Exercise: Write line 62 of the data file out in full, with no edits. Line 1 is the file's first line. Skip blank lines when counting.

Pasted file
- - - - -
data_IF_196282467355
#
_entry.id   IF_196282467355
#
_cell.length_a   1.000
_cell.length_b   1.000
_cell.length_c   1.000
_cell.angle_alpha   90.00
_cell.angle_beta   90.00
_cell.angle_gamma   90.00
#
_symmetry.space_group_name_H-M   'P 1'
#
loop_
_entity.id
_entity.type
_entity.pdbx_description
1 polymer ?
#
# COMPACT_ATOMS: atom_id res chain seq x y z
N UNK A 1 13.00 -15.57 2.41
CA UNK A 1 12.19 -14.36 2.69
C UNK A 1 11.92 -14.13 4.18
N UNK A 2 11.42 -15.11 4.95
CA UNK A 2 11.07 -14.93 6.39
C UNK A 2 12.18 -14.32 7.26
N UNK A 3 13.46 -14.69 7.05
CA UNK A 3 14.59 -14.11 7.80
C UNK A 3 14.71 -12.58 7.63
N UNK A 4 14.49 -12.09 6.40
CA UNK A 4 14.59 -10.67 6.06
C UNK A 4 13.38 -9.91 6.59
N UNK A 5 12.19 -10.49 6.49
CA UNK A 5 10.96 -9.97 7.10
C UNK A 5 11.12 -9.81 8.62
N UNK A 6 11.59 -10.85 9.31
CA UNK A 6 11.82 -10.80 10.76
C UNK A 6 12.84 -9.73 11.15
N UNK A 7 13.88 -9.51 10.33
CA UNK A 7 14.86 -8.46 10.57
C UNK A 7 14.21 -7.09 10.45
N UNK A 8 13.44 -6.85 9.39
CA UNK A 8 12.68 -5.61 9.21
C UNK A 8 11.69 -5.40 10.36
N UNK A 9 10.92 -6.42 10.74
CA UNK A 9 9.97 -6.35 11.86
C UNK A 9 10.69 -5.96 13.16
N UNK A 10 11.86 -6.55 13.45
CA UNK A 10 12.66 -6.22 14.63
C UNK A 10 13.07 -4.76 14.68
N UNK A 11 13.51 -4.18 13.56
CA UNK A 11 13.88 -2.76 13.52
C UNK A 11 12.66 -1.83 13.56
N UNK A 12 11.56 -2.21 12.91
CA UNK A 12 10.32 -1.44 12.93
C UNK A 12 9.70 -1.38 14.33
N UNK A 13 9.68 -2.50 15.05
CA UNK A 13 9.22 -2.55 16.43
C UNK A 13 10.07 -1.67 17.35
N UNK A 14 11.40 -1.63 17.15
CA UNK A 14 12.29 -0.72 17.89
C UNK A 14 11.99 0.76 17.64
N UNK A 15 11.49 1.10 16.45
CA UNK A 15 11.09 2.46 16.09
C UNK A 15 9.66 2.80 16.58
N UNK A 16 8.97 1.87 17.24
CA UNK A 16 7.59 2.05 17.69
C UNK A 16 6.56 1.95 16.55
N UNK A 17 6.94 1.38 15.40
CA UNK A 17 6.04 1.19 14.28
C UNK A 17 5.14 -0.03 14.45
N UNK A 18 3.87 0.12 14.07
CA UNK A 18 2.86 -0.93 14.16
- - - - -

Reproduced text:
C UNK A 14 11.99 0.76 17.64